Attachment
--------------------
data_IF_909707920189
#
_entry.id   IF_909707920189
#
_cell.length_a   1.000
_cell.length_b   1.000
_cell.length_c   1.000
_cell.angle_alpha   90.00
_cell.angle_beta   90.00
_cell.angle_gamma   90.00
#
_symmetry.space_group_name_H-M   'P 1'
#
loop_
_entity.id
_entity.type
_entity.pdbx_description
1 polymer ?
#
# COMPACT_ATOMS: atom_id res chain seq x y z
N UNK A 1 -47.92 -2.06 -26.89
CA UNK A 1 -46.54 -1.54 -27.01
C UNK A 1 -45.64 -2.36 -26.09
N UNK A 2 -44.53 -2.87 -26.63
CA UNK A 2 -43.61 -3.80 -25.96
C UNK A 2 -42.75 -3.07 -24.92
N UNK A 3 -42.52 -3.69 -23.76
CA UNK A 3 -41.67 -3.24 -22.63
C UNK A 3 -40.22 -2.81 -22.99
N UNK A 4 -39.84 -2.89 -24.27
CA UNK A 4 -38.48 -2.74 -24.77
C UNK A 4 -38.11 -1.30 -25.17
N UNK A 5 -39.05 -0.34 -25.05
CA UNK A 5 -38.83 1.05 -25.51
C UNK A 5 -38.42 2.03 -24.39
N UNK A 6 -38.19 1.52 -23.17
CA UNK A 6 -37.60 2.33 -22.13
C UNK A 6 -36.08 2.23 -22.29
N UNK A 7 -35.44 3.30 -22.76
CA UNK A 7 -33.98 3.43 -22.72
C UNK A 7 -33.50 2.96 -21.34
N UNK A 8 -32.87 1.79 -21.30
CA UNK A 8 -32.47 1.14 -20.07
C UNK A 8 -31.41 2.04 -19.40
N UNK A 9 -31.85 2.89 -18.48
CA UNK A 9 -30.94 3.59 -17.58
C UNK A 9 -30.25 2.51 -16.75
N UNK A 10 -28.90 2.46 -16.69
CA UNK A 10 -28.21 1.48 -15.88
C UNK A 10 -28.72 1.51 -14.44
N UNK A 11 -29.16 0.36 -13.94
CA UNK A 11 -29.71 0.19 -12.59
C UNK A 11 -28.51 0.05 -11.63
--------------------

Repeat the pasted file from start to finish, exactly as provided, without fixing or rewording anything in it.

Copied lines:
data_IF_909707920189
#
_entry.id   IF_909707920189
#
_cell.length_a   1.000
_cell.length_b   1.000
_cell.length_c   1.000
_cell.angle_alpha   90.00
_cell.angle_beta   90.00
_cell.angle_gamma   90.00
#
_symmetry.space_group_name_H-M   'P 1'
#
loop_
_entity.id
_entity.type
_entity.pdbx_description
1 polymer ?
#
# COMPACT_ATOMS: atom_id res chain seq x y z
N UNK A 1 -47.92 -2.06 -26.89
CA UNK A 1 -46.54 -1.54 -27.01
C UNK A 1 -45.64 -2.36 -26.09
N UNK A 2 -44.53 -2.87 -26.63
CA UNK A 2 -43.61 -3.80 -25.96
C UNK A 2 -42.75 -3.07 -24.92
N UNK A 3 -42.52 -3.69 -23.76
CA UNK A 3 -41.67 -3.24 -22.63
C UNK A 3 -40.22 -2.81 -22.99
N UNK A 4 -39.84 -2.89 -24.27
CA UNK A 4 -38.48 -2.74 -24.77
C UNK A 4 -38.11 -1.30 -25.17
N UNK A 5 -39.05 -0.34 -25.05
CA UNK A 5 -38.83 1.05 -25.51
C UNK A 5 -38.42 2.03 -24.39
N UNK A 6 -38.19 1.52 -23.17
CA UNK A 6 -37.60 2.33 -22.13
C UNK A 6 -36.08 2.23 -22.29
N UNK A 7 -35.44 3.30 -22.76
CA UNK A 7 -33.98 3.43 -22.72
C UNK A 7 -33.50 2.96 -21.34
N UNK A 8 -32.87 1.79 -21.30
CA UNK A 8 -32.47 1.14 -20.07
C UNK A 8 -31.41 2.04 -19.40
N UNK A 9 -31.85 2.89 -18.48
CA UNK A 9 -30.94 3.59 -17.58
C UNK A 9 -30.25 2.51 -16.75
N UNK A 10 -28.90 2.46 -16.69
CA UNK A 10 -28.21 1.48 -15.88
C UNK A 10 -28.72 1.51 -14.44
N UNK A 11 -29.16 0.36 -13.94
CA UNK A 11 -29.71 0.19 -12.59
C UNK A 11 -28.51 0.05 -11.63